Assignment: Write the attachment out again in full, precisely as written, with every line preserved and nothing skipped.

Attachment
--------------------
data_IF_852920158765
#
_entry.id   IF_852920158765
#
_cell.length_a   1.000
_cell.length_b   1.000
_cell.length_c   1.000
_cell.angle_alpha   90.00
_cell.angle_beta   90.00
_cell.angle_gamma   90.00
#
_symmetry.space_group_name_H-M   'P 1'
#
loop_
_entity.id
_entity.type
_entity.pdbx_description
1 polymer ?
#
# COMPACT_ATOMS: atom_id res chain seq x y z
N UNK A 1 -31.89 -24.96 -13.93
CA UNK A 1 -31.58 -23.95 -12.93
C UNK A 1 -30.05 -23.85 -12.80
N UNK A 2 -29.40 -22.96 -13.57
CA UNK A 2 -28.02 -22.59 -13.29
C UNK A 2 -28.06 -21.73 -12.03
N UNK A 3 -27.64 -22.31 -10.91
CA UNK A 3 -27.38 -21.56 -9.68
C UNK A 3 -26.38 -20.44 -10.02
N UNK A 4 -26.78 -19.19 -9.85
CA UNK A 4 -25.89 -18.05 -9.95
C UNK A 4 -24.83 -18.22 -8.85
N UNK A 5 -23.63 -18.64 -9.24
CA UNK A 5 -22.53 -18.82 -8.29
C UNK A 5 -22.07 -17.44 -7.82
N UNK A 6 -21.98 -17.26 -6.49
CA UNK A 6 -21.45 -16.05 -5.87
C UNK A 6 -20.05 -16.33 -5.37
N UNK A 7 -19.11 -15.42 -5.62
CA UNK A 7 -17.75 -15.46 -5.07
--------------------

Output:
data_IF_852920158765
#
_entry.id   IF_852920158765
#
_cell.length_a   1.000
_cell.length_b   1.000
_cell.length_c   1.000
_cell.angle_alpha   90.00
_cell.angle_beta   90.00
_cell.angle_gamma   90.00
#
_symmetry.space_group_name_H-M   'P 1'
#
loop_
_entity.id
_entity.type
_entity.pdbx_description
1 polymer ?
#
# COMPACT_ATOMS: atom_id res chain seq x y z
N UNK A 1 -31.89 -24.96 -13.93
CA UNK A 1 -31.58 -23.95 -12.93
C UNK A 1 -30.05 -23.85 -12.80
N UNK A 2 -29.40 -22.96 -13.57
CA UNK A 2 -28.02 -22.59 -13.29
C UNK A 2 -28.06 -21.73 -12.03
N UNK A 3 -27.64 -22.31 -10.91
CA UNK A 3 -27.38 -21.56 -9.68
C UNK A 3 -26.38 -20.44 -10.02
N UNK A 4 -26.78 -19.19 -9.85
CA UNK A 4 -25.89 -18.05 -9.95
C UNK A 4 -24.83 -18.22 -8.85
N UNK A 5 -23.63 -18.64 -9.24
CA UNK A 5 -22.53 -18.82 -8.29
C UNK A 5 -22.07 -17.44 -7.82
N UNK A 6 -21.98 -17.26 -6.49
CA UNK A 6 -21.45 -16.05 -5.87
C UNK A 6 -20.05 -16.33 -5.37
N UNK A 7 -19.11 -15.42 -5.62
CA UNK A 7 -17.75 -15.46 -5.07